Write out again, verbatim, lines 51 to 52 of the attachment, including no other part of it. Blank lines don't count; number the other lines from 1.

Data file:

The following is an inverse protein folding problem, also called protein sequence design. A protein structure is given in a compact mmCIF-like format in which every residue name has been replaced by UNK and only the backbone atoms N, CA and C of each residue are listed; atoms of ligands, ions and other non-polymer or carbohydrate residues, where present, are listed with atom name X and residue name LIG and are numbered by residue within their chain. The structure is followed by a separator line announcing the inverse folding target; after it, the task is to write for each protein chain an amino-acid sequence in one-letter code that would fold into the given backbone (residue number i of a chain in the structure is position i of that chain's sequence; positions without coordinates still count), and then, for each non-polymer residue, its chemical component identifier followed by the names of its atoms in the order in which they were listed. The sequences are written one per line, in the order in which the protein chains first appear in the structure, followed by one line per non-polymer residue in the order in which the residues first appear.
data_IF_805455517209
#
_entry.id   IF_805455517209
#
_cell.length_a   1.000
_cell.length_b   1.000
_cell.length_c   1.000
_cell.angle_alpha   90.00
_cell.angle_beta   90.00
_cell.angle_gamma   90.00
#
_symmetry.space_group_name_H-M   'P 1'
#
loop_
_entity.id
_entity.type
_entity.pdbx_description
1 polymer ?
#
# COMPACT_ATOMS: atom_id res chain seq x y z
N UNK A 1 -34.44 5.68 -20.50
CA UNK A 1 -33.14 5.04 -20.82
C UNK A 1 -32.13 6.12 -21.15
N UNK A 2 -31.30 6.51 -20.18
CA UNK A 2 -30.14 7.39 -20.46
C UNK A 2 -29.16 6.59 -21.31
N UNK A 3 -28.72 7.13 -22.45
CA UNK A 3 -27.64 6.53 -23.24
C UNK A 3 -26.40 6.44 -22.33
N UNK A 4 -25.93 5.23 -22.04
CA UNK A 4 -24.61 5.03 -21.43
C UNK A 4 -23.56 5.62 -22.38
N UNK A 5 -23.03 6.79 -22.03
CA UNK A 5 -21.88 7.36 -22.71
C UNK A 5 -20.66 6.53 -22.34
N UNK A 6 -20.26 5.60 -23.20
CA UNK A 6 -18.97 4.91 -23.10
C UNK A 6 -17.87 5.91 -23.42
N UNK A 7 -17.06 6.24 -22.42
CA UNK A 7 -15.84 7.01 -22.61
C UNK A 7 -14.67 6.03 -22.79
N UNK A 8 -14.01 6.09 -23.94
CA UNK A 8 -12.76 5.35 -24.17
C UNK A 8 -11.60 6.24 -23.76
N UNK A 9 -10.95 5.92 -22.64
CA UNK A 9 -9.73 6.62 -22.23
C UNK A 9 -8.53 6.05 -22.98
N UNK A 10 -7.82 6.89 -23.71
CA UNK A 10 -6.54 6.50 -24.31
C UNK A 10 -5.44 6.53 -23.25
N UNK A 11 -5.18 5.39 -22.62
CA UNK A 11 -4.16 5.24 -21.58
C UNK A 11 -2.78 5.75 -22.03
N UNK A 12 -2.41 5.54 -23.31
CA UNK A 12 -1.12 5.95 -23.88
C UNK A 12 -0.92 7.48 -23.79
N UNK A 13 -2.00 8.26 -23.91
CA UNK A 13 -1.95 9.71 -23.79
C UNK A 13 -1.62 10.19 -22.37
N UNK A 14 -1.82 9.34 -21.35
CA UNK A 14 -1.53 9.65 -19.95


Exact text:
C UNK A 10 -5.44 6.53 -23.25
N UNK A 11 -5.18 5.39 -22.62